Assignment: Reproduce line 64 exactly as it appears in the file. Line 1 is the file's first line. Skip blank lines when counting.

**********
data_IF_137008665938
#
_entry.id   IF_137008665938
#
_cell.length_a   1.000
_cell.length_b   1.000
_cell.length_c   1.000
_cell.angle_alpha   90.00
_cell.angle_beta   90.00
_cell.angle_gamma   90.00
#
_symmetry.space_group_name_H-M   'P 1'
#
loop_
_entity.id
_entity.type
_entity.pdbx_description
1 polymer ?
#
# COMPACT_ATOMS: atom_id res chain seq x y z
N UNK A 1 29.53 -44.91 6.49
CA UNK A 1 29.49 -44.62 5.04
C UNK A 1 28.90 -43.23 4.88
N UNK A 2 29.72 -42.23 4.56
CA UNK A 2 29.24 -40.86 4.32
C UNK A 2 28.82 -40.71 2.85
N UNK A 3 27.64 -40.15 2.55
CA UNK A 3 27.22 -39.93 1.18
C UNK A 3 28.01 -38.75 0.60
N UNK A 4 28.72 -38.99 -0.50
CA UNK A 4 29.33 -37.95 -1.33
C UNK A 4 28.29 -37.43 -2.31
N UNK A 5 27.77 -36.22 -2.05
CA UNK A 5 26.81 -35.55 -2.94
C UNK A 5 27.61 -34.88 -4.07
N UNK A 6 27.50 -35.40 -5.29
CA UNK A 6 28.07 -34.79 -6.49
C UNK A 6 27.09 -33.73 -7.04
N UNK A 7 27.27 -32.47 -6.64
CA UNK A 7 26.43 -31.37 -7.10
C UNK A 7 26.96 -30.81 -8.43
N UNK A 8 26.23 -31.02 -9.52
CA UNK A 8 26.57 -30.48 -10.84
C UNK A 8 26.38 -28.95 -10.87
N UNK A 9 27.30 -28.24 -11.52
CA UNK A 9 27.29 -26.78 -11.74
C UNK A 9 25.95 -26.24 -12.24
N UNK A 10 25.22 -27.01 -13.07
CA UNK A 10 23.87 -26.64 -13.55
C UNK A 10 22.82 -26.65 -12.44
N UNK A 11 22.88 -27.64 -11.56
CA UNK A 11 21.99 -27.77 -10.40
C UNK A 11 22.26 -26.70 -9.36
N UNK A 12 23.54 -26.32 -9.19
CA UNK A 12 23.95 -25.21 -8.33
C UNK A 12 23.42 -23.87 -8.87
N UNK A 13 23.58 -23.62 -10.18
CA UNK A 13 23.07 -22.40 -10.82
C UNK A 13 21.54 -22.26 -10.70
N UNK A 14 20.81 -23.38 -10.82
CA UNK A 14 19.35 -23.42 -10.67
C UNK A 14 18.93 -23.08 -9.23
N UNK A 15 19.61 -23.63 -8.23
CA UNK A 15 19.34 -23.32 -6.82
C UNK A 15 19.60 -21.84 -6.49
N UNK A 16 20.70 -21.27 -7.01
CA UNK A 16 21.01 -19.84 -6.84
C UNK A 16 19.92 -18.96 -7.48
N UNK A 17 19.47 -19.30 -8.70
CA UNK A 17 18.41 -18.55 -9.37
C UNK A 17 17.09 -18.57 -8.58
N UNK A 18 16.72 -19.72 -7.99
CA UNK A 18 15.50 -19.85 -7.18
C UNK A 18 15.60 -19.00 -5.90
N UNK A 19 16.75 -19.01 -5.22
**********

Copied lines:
CA UNK A 15 19.34 -23.32 -6.82